Slavery, voting, diversity, and other matters
Questions for spiritual reflection
and adult group discussion.
by Jane Greer
addresses Americans’ failure to take the responsibilities of citizenship
seriously. “If ordinary people don’t get involved in the day-to-day
business of our government, if we don’t learn the issues in depth
. . . our democracy will not survive.” (“Don’t
hand over democracy to computers”)
How would you evaluate Hommel’s position? If you agree with her,
what steps would need to be taken to revitalize American democracy? In
looking over America’s history of participatory government, how
would you describe its current phase? How is it different from earlier
Donald E. Skinner writes about the Commission on Appraisal’s
upcoming report on theological diversity in Unitarian Universalism. (“Searching
for unity in theological diversity”)
How would you describe your congregation’s theological orientation?
If there are diverse theological outlooks, how does your congregation
manage this diversity? What theological issues draw people together despite
Peg Duthie is critical
of the need to categorize people, whether by ethnicity or religion. “The
words ‘Unitarian’ and ‘Universalist’ are no more
adequate than ‘Asian’ and ‘American’ when it comes
to describing you, me, each other, or our ancestors. At best, the words
are hints; they are not definitions.” (“Was
Thomas Jefferson really one of us?”)
Why do people need to categorize others? Can categorizing others serve
a useful purpose? What are its dangers? Have you felt yourself stereotyped
In her cover story
on modern-day slavery, Kimberly French writes, “The truth is that
slavery exists in virtually every country of the world and in almost every
U.S. state, according to human rights organizations, scholars, government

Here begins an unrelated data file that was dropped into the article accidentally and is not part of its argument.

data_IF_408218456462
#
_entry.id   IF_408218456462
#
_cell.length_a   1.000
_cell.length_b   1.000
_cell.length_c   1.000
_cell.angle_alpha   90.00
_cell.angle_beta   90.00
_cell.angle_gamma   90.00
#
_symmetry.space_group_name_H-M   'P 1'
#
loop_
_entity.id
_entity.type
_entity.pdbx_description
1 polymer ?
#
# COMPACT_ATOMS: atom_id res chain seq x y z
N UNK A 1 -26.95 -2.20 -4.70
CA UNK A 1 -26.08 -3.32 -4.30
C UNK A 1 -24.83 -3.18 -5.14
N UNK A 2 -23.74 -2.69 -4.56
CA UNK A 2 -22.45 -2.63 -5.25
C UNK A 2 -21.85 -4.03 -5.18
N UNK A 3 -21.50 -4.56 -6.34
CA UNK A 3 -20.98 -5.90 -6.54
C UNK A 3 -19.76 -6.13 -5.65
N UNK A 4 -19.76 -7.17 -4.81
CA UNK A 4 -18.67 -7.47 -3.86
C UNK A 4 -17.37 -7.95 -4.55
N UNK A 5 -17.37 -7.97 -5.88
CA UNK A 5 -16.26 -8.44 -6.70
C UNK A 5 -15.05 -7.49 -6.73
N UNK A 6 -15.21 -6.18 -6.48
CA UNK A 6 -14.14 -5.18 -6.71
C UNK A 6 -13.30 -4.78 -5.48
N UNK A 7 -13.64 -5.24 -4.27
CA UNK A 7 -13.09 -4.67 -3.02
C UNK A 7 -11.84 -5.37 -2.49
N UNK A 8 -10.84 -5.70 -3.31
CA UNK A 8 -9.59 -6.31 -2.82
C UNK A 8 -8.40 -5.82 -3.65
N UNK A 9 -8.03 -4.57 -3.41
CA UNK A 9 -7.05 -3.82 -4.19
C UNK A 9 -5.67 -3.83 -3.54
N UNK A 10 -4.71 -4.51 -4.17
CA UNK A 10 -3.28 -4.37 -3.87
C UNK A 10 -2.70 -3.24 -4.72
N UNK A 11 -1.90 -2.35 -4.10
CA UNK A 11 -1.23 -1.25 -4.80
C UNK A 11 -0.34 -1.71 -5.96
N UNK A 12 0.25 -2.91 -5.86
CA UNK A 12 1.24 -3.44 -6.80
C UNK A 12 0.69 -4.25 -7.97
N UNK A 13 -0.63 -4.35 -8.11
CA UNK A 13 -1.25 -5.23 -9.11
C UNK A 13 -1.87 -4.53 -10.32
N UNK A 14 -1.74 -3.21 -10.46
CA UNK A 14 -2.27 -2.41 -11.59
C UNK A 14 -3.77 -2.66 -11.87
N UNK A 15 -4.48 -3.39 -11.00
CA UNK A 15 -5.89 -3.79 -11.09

agencies, and journalists.” (“Bitter
Were you surprised to learn that slavery still exists and is so widespread?
How do slavery’s modern forms compare to your own images of slavery?
Why has this issue not received greater publicity?
Don’t Always Help—But You Can,” French advises readers
to be cautious when they come across really inexpensive products because
they may have been made with slave labor.
If an extremely low price puts a previously unaffordable item within
your financial reach, would you go ahead and buy it? How would you justify
Poet Ric Masten, who has
incurable prostate cancer, is profiled by Frances Cerra Whittelsey. In
one of his poems he talks about how much better it is to see death coming
rather than be taken by surprise. In fact, Masten tells her, “his
life ‘really began’ when his oncologist promised him a ‘graceful
end.’” (“Dancing through Life”)
In contemplating your own death, which of the two options would you
Entomologist Jeffrey Lockwood
attends meetings in Kazakhstan and Uzbekistan and finds that locusts,
which threaten crops in neighboring countries that distrust each other,
draw people together. “In a world so full of tension, unrest, and
misunderstanding, the grasshoppers and locusts have provided a desperately
needed element. These insects have served as our ‘common enemy.’”
Since most of us will never attend meetings in Kazakhstan and Uzbekistan,
is there an issue closer to home you think could draw people together?
Think of people with whom you or your congregation might want to form
a closer relationship. What common problems do you have that might bring
William F. Woo reviews
We the Media by Dan Gillmor, a journalist who believes that new
technologies are eroding the boundaries between the producers and consumers
of news, creating a new category of “citizen journalist.”
(“The free press and free people”)
What advantages and disadvantages are there to the unregulated presence
of citizen journalists? Among these citizen journalists, how do you decide
whom you can trust?